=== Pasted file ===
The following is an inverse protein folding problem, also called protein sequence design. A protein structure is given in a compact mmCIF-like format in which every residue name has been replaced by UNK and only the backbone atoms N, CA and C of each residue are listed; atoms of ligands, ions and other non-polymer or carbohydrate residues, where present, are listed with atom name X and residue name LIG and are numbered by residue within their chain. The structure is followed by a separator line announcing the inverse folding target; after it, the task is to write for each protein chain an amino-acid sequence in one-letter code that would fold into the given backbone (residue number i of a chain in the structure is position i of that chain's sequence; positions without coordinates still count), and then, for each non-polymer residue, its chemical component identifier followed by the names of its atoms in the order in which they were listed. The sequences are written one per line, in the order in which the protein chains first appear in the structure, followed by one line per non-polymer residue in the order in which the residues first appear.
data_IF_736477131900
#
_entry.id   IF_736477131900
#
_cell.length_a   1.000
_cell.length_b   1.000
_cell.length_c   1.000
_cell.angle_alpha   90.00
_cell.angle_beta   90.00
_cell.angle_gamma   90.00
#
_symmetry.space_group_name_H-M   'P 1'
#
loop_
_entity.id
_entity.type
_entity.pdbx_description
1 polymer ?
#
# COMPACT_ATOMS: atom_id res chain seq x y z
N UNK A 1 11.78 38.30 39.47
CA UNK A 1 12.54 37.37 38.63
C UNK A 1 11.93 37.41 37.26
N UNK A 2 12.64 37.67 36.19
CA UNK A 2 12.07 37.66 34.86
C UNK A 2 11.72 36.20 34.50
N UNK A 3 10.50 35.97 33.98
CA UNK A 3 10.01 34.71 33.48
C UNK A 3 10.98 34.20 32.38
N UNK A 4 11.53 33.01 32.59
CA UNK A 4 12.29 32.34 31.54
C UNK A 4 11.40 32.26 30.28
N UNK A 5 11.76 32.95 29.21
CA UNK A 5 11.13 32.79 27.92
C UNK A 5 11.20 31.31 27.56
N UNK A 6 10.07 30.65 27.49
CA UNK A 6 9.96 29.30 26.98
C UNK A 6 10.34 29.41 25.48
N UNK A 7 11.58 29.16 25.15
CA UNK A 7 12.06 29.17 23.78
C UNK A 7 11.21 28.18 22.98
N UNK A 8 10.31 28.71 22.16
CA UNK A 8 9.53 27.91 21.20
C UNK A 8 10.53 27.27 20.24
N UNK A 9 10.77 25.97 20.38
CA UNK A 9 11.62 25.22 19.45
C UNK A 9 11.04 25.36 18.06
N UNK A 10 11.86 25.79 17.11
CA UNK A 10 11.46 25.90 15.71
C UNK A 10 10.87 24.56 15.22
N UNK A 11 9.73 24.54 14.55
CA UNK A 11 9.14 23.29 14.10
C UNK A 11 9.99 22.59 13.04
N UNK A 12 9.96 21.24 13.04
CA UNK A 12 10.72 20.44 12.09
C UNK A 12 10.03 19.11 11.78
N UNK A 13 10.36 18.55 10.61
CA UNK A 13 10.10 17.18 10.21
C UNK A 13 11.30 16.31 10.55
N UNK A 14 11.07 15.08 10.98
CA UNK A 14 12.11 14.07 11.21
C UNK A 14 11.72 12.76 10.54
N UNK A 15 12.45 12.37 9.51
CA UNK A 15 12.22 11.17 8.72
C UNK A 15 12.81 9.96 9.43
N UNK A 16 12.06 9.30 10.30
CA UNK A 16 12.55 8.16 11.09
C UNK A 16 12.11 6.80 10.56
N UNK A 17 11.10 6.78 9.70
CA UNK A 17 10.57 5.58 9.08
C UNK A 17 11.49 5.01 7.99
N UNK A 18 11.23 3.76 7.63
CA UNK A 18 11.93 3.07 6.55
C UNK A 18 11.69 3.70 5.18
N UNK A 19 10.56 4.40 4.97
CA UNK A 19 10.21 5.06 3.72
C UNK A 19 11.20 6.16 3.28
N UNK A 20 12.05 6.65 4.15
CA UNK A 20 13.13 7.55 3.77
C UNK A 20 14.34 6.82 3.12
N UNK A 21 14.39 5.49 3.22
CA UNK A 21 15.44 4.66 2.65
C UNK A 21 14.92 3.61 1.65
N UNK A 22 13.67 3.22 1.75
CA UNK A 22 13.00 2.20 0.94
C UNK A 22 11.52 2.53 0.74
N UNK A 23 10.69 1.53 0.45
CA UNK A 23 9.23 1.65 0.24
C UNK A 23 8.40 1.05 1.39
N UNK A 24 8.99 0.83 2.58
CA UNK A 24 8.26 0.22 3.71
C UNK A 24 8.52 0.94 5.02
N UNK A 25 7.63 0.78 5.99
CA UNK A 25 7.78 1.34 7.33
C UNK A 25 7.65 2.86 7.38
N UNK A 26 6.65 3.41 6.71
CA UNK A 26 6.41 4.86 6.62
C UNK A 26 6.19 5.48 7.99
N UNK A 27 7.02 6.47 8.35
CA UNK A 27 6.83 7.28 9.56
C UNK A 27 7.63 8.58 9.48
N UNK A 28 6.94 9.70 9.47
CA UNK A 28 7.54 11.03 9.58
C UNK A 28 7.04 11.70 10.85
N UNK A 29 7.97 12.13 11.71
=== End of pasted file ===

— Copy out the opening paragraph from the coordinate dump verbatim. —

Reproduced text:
The following is an inverse protein folding problem, also called protein sequence design. A protein structure is given in a compact mmCIF-like format in which every residue name has been replaced by UNK and only the backbone atoms N, CA and C of each residue are listed; atoms of ligands, ions and other non-polymer or carbohydrate residues, where present, are listed with atom name X and residue name LIG and are numbered by residue within their chain. The structure is followed by a separator line announcing the inverse folding target; after it, the task is to write for each protein chain an amino-acid sequence in one-letter code that would fold into the given backbone (residue number i of a chain in the structure is position i of that chain's sequence; positions without coordinates still count), and then, for each non-polymer residue, its chemical component identifier followed by the names of its atoms in the order in which they were listed. The sequences are written one per line, in the order in which the protein chains first appear in the structure, followed by one line per non-polymer residue in the order in which the residues first appear.